ALL southern bluefin tuna fishing countries met for the final time in Japan last week before major quota decisions will be made in Australia next year.
The Commission for the Conservation of Southern Bluefin Tuna (CCSBT) meeting will be held in Adelaide for the first time, and the meeting will decide the quota for the tuna industry until 2017.
Australian Southern Bluefin Tuna Industry Association chief executive officer Brian Jeffriess said the meeting in Adelaide next year would make the first ever decision on long-term quota.
"Up until now, the quotas have only ever been set for one to two years," he said.
"The 2013 meeting will set the final quotas for 2014, and also for the three years 2015 to 2017.
"The quota is supposed to be set totally on scientific advice ... it will hopefully be the first ever quota set by CCSBT without major political interference."
Mr Jeffriess said the quota set in 2009, which led to a dramatic cut for Port Lincoln tuna fishers, was largely based on free trade agreements, and power plays within Australia's federal government cabinet.
He said outcomes last year in relation to quota meant the quota was set by disputes between East Asian countries, which were unrelated to southern bluefin tuna.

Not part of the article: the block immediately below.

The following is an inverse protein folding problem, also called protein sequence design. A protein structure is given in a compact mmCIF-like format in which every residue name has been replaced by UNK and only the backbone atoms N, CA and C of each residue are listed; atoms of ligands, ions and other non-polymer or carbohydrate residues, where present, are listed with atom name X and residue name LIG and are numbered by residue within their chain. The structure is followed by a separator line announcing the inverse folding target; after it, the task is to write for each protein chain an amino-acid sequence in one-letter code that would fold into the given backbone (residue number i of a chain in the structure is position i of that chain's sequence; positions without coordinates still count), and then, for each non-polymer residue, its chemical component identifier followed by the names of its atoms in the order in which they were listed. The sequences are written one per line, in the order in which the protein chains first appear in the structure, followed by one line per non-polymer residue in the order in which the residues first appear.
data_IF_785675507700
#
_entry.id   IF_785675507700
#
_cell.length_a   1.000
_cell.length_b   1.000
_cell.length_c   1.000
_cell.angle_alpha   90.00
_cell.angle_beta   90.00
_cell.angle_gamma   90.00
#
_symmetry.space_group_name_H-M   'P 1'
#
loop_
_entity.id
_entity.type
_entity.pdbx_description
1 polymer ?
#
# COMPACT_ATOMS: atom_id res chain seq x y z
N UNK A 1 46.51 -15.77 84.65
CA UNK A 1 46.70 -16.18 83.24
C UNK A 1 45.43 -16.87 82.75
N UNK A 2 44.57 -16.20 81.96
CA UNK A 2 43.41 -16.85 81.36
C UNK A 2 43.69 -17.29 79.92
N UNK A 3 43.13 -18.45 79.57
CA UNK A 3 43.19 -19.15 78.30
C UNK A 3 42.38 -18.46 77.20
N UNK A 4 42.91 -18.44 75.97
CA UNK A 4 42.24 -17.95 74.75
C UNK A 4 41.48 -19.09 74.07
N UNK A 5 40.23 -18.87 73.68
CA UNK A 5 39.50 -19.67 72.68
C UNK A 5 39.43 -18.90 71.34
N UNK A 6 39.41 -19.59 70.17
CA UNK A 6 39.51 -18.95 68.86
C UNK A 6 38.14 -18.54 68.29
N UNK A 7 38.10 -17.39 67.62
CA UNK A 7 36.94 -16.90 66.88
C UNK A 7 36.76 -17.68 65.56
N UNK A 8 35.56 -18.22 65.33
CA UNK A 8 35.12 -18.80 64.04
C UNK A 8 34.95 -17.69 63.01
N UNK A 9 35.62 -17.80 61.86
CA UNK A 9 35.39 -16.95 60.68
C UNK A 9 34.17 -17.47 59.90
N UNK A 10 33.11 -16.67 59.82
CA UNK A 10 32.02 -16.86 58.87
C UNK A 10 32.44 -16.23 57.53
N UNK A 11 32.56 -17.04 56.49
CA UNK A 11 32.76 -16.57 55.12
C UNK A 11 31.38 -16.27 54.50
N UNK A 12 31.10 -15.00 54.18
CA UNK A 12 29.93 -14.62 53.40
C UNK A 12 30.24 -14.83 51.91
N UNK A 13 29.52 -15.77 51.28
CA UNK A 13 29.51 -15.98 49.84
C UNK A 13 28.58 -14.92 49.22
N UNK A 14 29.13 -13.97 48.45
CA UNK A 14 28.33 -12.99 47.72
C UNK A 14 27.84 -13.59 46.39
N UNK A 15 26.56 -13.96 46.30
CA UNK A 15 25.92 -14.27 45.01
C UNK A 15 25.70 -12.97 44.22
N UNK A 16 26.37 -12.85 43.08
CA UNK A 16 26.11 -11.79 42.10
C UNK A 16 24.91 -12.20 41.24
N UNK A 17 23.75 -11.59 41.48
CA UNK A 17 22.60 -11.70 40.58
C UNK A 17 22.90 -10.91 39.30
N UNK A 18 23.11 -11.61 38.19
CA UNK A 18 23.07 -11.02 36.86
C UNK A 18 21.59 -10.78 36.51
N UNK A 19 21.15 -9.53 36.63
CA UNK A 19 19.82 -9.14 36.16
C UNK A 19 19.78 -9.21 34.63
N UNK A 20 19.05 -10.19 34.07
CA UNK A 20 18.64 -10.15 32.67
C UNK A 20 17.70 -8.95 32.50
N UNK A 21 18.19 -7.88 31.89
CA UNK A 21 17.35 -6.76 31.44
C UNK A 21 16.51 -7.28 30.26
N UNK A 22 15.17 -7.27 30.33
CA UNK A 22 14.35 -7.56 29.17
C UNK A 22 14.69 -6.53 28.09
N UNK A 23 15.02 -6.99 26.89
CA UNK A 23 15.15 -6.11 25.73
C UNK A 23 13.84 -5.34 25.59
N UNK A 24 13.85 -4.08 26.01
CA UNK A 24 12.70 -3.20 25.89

"These disputes reduced the quota recommended by the scientific model," he said.
"At the 2012 meeting, Australian industry emphasised the importance of setting the quotas based on science, and having longer-term quotas."
Mr Jeffriess said southern bluefin tuna industries in all seven of the fisheries' countries have suffered badly from instability surrounding the fisheries quota.
"Port Lincoln is a good example, because of the large investment in ranching and onshore infrastructure," he said.
"There are similar regions in Japan, which have had to deal with big cuts in catches, and with having to invest in large high seas boats.
"Port Lincoln has been able to survive because of the capacity to innovate, improvise and adapt.
"The strong recovery in the SBT stock, now shown in the science, is reason to be confident about the future."
The commonwealth and South Australian governments must now ensure a level international playing field for Australia's southern bluefin tuna industry to continue to invest, Mr Jeffriess said.
"Again, we do not want government money, just the policy support that a high value added, high productivity and regional industry can justify.
"What governments do in their 2013 policy decisions will clearly show whether that support is there or not."